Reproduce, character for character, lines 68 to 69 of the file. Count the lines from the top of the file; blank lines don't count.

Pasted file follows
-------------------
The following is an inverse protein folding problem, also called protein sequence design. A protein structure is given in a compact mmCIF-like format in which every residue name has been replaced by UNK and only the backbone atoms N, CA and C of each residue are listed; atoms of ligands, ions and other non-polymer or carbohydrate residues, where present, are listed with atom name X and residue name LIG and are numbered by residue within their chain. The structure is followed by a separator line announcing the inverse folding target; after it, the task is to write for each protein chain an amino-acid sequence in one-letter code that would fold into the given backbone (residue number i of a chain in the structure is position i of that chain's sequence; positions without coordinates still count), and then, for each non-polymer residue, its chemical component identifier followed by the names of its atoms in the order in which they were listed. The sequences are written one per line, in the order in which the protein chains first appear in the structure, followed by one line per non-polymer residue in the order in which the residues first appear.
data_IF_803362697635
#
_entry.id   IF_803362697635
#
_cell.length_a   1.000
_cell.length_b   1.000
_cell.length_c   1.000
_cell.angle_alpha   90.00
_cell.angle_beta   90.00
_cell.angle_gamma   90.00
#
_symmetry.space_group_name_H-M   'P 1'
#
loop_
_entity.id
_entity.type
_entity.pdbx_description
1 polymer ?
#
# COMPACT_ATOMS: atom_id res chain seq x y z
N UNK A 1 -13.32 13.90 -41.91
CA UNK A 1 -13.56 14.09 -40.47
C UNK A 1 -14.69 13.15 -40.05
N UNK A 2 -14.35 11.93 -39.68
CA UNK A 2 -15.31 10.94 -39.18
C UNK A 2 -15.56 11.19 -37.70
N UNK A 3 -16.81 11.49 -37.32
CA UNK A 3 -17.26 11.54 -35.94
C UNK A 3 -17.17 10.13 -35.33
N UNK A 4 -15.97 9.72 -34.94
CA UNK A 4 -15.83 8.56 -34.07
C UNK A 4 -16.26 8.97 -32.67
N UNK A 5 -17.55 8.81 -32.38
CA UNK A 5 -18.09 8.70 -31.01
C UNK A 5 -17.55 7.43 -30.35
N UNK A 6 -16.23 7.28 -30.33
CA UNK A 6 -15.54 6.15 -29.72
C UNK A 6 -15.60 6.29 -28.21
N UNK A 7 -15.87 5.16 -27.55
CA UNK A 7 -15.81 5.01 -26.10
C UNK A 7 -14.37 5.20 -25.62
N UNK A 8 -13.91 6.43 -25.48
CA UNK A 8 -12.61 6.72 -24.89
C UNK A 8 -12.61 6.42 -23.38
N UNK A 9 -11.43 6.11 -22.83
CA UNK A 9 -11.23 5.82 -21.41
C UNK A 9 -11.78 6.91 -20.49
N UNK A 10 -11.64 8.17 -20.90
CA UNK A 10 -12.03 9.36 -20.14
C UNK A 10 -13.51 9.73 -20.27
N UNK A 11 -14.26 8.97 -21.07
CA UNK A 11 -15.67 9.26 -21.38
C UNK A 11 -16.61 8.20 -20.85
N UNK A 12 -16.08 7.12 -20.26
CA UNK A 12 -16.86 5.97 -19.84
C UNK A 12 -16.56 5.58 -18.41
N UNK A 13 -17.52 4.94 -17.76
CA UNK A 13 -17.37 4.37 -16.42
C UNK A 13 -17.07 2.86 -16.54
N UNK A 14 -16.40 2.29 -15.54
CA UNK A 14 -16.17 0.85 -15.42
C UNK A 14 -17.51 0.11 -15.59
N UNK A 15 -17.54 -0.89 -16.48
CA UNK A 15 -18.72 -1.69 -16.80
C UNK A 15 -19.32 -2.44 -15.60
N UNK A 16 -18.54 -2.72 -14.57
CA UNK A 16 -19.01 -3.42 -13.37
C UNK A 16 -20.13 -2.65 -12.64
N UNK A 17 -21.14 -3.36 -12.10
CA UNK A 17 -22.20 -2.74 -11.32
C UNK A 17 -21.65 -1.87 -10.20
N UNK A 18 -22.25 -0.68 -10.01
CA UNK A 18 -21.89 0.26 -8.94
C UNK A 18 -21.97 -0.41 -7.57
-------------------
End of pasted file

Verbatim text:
CA UNK A 16 -19.01 -3.42 -13.37
C UNK A 16 -20.13 -2.65 -12.64